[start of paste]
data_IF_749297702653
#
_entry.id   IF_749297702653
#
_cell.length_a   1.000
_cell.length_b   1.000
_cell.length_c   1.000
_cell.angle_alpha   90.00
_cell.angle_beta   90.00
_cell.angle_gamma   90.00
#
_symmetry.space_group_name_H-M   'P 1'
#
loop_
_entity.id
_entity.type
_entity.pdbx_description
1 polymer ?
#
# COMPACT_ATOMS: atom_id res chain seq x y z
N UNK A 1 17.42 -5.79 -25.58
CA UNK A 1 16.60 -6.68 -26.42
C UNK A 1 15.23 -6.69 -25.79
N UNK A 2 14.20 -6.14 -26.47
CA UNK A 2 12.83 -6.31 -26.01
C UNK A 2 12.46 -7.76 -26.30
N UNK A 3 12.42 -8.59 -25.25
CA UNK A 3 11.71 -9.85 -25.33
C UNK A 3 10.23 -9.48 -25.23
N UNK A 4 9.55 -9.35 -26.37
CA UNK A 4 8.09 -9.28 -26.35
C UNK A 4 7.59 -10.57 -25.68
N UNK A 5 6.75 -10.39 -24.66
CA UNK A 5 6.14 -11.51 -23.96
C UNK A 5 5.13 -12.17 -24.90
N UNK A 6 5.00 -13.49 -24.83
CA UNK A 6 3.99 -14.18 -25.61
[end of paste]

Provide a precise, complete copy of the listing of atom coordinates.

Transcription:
data_IF_749297702653
#
_entry.id   IF_749297702653
#
_cell.length_a   1.000
_cell.length_b   1.000
_cell.length_c   1.000
_cell.angle_alpha   90.00
_cell.angle_beta   90.00
_cell.angle_gamma   90.00
#
_symmetry.space_group_name_H-M   'P 1'
#
loop_
_entity.id
_entity.type
_entity.pdbx_description
1 polymer ?
#
# COMPACT_ATOMS: atom_id res chain seq x y z
N UNK A 1 17.42 -5.79 -25.58
CA UNK A 1 16.60 -6.68 -26.42
C UNK A 1 15.23 -6.69 -25.79
N UNK A 2 14.20 -6.14 -26.47
CA UNK A 2 12.83 -6.31 -26.01
C UNK A 2 12.46 -7.76 -26.30
N UNK A 3 12.42 -8.59 -25.25
CA UNK A 3 11.71 -9.85 -25.33
C UNK A 3 10.23 -9.48 -25.23
N UNK A 4 9.55 -9.35 -26.37
CA UNK A 4 8.09 -9.28 -26.35
C UNK A 4 7.59 -10.57 -25.68
N UNK A 5 6.75 -10.39 -24.66
CA UNK A 5 6.14 -11.51 -23.96
C UNK A 5 5.13 -12.17 -24.90
N UNK A 6 5.00 -13.49 -24.83
CA UNK A 6 3.99 -14.18 -25.61